As a small business owner, you may not have the time or resources to keep track of your finances yourself. That’s where bookkeepers come in. Vancouver bookkeepers are trained professionals who specialize in keeping financial records organized and up-to-date.
While you may be able to get by with a DIY approach to accounting when your business is first starting out, it’s important to eventually transition to working with a bookkeeper. They can help ensure that your financial records are accurate and complete, which will save you a lot of headaches down the road.
There are some basic accounting concepts that all small business owners should know, even if they’re not doing the day-to-day bookkeeping themselves. Here are four essential concepts every small business owner needs to understand:
Top accounting concepts for small business owners
Accrual basis vs. cash basis accounting
The accrual basis and cash basis of accounting are the two primary bookkeeping techniques. Regardless of when the money is actually received, income is recorded when it is earned under accrual basis accounting. So if you provide services in December but don’t get paid until January, the income would be recorded in December. Cash basis accounting records income only when it’s received (in our example, this would mean recording the income in January).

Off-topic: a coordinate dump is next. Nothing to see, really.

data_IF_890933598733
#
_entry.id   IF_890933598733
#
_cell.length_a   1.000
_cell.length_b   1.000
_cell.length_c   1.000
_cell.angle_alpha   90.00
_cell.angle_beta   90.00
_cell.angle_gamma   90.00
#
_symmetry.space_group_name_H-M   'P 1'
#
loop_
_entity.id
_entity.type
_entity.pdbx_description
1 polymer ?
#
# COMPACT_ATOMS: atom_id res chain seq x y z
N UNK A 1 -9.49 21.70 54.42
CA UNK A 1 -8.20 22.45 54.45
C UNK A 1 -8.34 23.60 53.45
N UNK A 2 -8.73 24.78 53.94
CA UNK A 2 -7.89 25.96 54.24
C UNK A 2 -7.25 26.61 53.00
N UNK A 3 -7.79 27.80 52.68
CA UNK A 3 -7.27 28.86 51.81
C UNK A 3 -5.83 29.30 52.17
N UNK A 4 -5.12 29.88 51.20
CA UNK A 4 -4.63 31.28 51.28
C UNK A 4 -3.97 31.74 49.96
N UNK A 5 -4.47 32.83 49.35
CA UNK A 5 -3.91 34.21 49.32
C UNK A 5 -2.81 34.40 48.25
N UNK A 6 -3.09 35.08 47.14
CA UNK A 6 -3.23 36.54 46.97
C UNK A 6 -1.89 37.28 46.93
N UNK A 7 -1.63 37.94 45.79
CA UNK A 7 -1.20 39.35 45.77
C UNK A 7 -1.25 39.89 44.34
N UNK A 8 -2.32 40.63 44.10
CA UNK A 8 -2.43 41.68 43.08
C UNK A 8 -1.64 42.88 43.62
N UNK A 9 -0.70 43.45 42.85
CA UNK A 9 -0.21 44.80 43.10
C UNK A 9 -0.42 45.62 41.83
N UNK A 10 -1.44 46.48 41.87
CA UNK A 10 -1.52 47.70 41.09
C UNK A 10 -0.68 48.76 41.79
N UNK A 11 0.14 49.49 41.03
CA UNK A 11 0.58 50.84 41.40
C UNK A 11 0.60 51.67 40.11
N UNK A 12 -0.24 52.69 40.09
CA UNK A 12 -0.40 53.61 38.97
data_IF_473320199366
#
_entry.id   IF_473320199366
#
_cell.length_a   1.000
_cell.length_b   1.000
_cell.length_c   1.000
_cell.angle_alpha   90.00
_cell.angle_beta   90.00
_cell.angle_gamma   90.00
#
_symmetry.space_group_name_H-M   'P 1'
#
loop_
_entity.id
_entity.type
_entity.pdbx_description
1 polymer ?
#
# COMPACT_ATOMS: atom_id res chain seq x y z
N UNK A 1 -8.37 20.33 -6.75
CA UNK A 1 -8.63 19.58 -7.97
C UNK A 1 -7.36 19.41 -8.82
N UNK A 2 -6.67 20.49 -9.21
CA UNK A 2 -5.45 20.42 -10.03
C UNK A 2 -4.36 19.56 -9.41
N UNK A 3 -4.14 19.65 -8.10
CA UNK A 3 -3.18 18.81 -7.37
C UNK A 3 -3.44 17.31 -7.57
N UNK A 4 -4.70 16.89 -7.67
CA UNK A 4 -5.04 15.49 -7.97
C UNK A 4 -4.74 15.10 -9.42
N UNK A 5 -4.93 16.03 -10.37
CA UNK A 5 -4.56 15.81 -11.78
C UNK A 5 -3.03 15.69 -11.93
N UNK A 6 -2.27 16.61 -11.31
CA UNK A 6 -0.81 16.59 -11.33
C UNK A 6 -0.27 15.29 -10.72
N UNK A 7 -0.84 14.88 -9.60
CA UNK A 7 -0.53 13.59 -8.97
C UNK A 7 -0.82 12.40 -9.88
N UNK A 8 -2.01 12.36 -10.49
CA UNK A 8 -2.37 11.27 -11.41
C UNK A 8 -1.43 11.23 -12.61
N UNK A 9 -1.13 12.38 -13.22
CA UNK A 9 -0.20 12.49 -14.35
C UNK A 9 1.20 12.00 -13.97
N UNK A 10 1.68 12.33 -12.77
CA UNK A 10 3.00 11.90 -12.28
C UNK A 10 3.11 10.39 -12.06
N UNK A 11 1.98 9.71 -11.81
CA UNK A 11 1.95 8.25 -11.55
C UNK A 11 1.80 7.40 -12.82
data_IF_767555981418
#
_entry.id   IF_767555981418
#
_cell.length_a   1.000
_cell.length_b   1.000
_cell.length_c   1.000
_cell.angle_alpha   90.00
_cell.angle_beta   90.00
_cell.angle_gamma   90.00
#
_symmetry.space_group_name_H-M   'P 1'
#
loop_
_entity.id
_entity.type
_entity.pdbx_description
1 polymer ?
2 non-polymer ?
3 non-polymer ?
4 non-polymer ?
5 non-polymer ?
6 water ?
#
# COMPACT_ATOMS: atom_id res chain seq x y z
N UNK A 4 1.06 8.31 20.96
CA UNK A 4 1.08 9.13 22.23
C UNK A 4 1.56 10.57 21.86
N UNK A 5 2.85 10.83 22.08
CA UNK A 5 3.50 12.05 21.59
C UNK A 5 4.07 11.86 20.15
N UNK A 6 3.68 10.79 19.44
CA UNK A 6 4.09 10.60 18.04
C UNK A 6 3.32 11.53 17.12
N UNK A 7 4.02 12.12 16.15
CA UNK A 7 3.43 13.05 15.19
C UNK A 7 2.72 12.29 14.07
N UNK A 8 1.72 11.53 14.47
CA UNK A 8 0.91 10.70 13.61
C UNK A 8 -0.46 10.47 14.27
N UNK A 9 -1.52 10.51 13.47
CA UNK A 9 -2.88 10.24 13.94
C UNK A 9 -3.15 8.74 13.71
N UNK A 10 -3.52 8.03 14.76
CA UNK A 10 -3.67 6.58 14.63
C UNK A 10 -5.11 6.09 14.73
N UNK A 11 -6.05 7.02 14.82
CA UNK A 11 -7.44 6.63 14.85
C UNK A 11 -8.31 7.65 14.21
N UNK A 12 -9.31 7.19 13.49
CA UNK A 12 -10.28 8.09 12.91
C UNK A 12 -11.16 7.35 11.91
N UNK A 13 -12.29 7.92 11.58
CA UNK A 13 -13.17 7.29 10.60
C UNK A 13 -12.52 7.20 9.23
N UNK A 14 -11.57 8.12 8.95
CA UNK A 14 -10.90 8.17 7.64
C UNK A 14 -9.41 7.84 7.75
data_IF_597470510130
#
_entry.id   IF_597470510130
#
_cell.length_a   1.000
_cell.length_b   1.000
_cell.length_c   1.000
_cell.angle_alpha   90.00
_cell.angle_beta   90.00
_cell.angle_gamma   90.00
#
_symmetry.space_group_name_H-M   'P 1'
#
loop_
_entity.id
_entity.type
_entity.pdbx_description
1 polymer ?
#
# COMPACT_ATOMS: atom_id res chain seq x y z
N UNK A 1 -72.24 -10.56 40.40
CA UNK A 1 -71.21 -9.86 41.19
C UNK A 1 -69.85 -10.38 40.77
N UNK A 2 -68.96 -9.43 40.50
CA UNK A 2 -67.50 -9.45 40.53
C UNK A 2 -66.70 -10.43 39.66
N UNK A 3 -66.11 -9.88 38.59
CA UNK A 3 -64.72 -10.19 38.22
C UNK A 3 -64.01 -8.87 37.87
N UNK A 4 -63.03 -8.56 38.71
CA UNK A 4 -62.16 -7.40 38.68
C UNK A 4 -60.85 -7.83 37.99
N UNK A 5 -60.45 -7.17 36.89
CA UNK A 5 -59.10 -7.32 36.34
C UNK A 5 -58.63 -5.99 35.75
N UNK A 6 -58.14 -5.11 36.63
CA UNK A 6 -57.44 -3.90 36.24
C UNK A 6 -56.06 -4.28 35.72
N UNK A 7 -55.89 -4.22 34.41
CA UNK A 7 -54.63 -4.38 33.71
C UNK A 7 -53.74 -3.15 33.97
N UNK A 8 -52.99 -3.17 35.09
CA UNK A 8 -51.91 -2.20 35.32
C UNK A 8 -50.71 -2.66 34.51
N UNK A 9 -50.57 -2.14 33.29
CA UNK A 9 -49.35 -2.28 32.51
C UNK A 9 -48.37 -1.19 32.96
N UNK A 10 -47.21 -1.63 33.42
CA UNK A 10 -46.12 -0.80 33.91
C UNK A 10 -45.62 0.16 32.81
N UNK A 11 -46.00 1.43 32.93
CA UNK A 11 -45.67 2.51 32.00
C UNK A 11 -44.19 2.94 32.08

Accounts receivable (AR)
Accounts receivable is a term used to describe money that customers or clients owe your business for goods or services that have been provided but have not yet been paid for. This is an important number to track because it gives you an idea of how much money is coming in and when you can expect payment. Many businesses offer their customers financing terms such as Net 30, which means the customer has 30 days from the date of invoice to pay the bill in full without incurring any additional fees or interest charges. As a small business owner, it’s important to stay on top of accounts receivable so that you can manage cash flow and make sure bills are being paid on time.
Accounts payable (AP)
Just as important as tracking what people owe you, small businesses also need to maintain records of what they owe others – this is called accounts payable. Money that you owe to your vendors for your expenses like inventory, office supplies, or utilities is considered accounts payable .Much likes mall businesses, large corporations often take advantage of early payment discounts to save money on the porch.
Accounts receivable is a term used to describe money that customers or clients owe your business for goods or services that have been provided but have not yet been paid for. Knowing how much inventory turnover you have can also help you better manage cash flow since purchasing new inventory requires upfront payments which can tie up working capital.
Cost of goods sold:
These are the direct expenses incurred in creating the products or services that your business sells (e.g., raw materials, labor costs) Understanding cost of goods sold helps inform pricing decisions and gross margin analysis.
Assets and liabilities
Assets are anything that has monetary value and can be used to pay debts or generate income for your business (such as inventory, equipment, or real estate). Liabilities are debts owed by your business (such as loans from banks or credit card companies). It’s important to keep track of both assets and liabilities so that you always know how much debt your company is carrying at any given time.
Depreciation is an expense that reflects the wear-and-tear on certain types of assets over time (such as buildings or vehicles). For tax purposes, businesses can deduct depreciation expenses from their taxable income; this reduces the amount of taxes owed.